Also, Real Housewives of Miami is my family. A bunch of crazed Latinas and one Polish alcoholic? Welcome home.
(i’m the one in PRRRPLE)
(As Chuck Palahniuk would write: I am Kate Durbin’s poetic glutes.)
The Litfest website didn’t say much about what Durbin’s staging would entail and this whetted my appetite further. What would Durbin do? How would Durbin do it? Would there be costumes involved? Could I please be Vicki Gunvalson?
Oops. In case you don’t know who thee thee thee Kate Durbin is, she’s not human. She’s not human in the same way that Bjork is not human. She comes from Bunnyland, which is an invisible place near Whittier, California, and it can be seen from my Grandma’s house using an Icelandic pair of white chocoloate binoculars, and Kate Durbin is a breathing doll with a brain that dissects femininity with the twee-est precision. HER MIND IS A PINK SCALPEL, OKAY, BUDDY? She’s published a bunch of femystical stuff but is maybe best-known for being the progenitrix of le blogue Gaga Stigmata and the author of poetry collection THE RAVENOUS AUDIENCE. She also takes Tumblr very seriously, thank guaddess.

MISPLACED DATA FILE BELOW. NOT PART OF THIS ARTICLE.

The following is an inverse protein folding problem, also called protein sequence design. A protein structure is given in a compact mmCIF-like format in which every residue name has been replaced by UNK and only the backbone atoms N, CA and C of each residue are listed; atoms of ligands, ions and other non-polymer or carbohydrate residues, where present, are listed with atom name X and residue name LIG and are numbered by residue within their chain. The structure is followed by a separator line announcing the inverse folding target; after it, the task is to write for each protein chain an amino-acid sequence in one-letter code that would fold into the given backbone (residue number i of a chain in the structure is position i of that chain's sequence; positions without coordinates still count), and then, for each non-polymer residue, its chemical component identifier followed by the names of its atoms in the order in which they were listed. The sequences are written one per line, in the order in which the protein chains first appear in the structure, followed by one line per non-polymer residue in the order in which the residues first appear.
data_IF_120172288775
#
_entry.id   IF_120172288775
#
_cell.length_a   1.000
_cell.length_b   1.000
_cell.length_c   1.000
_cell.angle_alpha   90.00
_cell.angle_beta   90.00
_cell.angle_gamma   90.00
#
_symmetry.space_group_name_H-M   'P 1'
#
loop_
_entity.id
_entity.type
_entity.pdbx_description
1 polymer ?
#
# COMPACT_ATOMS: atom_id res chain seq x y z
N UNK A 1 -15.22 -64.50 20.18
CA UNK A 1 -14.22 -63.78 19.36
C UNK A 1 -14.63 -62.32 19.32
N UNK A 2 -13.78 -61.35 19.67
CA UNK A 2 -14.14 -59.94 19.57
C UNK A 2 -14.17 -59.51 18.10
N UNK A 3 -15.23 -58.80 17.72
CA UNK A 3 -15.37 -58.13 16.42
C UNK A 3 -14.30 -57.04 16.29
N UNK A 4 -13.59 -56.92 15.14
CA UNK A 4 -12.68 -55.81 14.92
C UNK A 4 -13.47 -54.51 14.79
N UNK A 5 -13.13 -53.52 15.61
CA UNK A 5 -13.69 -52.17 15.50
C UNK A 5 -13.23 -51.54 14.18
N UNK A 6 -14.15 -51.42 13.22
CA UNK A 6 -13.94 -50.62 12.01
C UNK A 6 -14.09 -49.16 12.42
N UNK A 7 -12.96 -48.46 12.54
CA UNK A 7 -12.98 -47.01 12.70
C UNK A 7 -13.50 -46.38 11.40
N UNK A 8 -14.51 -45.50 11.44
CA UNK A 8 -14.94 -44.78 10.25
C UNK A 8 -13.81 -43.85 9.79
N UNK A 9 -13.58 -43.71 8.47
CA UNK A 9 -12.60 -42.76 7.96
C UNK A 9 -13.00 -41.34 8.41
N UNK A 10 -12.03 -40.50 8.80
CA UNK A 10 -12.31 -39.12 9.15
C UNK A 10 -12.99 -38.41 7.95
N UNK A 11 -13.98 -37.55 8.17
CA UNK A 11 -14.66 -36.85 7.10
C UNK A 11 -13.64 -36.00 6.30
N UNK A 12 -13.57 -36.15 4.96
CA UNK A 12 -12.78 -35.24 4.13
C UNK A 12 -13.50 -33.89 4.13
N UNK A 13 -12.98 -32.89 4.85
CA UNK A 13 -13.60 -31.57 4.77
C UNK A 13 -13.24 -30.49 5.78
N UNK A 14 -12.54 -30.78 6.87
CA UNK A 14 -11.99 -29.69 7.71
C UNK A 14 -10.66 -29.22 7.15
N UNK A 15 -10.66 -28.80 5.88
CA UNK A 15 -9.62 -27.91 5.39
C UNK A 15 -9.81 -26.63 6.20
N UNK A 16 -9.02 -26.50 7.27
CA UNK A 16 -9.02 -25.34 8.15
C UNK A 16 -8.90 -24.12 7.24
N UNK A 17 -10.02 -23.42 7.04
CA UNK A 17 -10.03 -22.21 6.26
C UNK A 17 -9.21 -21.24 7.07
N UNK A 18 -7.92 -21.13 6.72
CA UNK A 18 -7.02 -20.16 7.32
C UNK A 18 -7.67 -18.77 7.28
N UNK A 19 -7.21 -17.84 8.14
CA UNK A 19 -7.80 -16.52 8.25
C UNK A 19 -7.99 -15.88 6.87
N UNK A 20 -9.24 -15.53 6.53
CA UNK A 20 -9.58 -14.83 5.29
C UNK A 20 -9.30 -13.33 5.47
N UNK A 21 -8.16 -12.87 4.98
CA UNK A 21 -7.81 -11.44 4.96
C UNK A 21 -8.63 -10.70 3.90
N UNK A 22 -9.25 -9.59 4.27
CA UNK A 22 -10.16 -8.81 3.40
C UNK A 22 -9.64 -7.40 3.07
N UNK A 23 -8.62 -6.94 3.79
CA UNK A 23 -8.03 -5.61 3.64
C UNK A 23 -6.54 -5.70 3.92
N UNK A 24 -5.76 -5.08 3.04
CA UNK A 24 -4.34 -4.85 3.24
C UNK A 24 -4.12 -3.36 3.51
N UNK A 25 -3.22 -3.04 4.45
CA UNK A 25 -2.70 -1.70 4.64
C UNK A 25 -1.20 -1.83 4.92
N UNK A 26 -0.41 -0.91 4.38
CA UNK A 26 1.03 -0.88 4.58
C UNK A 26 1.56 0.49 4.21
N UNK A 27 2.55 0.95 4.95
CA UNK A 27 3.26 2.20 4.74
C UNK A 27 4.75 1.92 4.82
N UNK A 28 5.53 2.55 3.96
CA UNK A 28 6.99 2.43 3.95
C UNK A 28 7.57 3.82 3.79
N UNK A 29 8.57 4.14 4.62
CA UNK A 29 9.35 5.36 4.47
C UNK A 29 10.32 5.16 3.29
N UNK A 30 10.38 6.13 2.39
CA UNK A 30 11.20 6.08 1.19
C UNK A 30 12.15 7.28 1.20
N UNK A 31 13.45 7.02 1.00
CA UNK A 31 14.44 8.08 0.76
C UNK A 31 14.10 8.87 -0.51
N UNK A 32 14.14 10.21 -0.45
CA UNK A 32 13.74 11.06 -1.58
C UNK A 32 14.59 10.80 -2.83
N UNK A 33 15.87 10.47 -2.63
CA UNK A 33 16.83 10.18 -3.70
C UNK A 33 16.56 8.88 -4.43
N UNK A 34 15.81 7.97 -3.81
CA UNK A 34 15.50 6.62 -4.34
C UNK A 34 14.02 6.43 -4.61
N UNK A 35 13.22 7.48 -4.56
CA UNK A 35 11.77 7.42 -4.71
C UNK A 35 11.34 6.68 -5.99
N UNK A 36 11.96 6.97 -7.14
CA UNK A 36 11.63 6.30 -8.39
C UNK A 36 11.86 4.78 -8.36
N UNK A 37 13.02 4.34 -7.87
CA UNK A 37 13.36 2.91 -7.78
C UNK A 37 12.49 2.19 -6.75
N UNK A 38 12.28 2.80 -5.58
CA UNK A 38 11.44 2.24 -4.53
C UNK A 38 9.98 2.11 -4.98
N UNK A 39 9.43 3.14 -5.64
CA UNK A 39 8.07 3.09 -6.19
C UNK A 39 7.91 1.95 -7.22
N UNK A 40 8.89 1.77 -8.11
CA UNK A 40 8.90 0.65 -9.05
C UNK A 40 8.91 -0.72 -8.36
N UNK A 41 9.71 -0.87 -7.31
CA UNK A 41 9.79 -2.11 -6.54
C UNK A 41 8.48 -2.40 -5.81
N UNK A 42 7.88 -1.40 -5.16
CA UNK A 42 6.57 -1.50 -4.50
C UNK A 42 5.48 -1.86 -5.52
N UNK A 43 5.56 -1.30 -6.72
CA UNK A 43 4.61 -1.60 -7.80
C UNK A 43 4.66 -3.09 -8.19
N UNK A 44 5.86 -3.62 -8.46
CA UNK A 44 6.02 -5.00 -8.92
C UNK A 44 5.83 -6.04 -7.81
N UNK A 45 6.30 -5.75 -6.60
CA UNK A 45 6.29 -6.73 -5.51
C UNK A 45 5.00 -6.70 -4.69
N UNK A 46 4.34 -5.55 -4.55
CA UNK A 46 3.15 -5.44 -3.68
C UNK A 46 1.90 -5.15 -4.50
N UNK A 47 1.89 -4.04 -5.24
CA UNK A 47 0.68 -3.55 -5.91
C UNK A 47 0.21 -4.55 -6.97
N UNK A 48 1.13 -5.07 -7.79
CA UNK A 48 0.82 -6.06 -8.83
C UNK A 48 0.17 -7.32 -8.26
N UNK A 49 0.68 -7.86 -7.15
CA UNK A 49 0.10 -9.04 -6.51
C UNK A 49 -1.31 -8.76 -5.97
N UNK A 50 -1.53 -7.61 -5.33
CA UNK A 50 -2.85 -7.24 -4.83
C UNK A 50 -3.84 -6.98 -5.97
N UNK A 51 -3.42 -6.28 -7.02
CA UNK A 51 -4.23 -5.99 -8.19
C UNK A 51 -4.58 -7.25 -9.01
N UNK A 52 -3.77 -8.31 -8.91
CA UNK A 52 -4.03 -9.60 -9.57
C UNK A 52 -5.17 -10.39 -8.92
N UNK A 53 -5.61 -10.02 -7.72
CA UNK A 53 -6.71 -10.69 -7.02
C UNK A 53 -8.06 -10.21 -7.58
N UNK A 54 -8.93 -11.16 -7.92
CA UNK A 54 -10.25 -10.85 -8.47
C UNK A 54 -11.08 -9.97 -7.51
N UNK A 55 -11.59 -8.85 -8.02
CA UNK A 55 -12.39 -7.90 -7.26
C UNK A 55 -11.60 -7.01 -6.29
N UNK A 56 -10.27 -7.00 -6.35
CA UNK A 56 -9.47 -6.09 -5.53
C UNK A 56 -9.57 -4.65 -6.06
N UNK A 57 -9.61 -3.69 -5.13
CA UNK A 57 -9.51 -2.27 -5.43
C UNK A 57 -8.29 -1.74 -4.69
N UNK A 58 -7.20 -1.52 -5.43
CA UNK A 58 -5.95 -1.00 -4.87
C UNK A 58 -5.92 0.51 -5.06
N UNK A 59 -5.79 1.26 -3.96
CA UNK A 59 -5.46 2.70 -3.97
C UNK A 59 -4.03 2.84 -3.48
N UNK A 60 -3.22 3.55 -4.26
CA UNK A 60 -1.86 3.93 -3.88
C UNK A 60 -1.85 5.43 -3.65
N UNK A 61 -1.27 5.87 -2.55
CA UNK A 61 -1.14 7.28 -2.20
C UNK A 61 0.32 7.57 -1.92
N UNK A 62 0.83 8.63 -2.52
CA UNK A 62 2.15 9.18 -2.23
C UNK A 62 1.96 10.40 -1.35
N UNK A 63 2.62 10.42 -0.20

(Guaddess Feliz. Feliz means gay! Feliz Navidad!)
I loped up to Durbin as I saw her arriving at the OB stage and asked, “Can I take your picture?” I was worried it wouldn’t turn out considering Durbin’s not human, but it did.
(OMG! (OHMYGOOFY!) THAT’S A DISNEYLAND TRUCKER HAT!)
Durbin asked, “Do you want to get my shoes, too?”
I looked down at kittens in the grass.
I shot them.
My friend Zzzzzz (who is pretty amazing/she once visited a Russian folk healer in the forest and she works for the federal government) and I sat among Durbin’s audience, which was wildly stylish and young.
Durbin moved the mic onto the grass and into the shade of a big ass tree and quipped about not being cool enough to touch the Octavia Butler stage, and then she explained to us that she’d written a novella, WIVES SHOWS, that is basically a WILLIAM BURROUGHS-ESQUE WIVES CUT-UP! (Didn’t he sort of cut up his wife with a gun?) Durbin wrote WIVES SHOWS by watching several wives shows, transcribing some dialogues, splicing them together in hibbity jibbity order, and voila, she birthed a work about the performance of artifice and the artifice of reality and the reality of artificiality. GENIUS. Tumblr that!
(This image is reblogged from the Tumblr CHAMPAGNE MANAGEMENT. Get it? Uma Thermos.)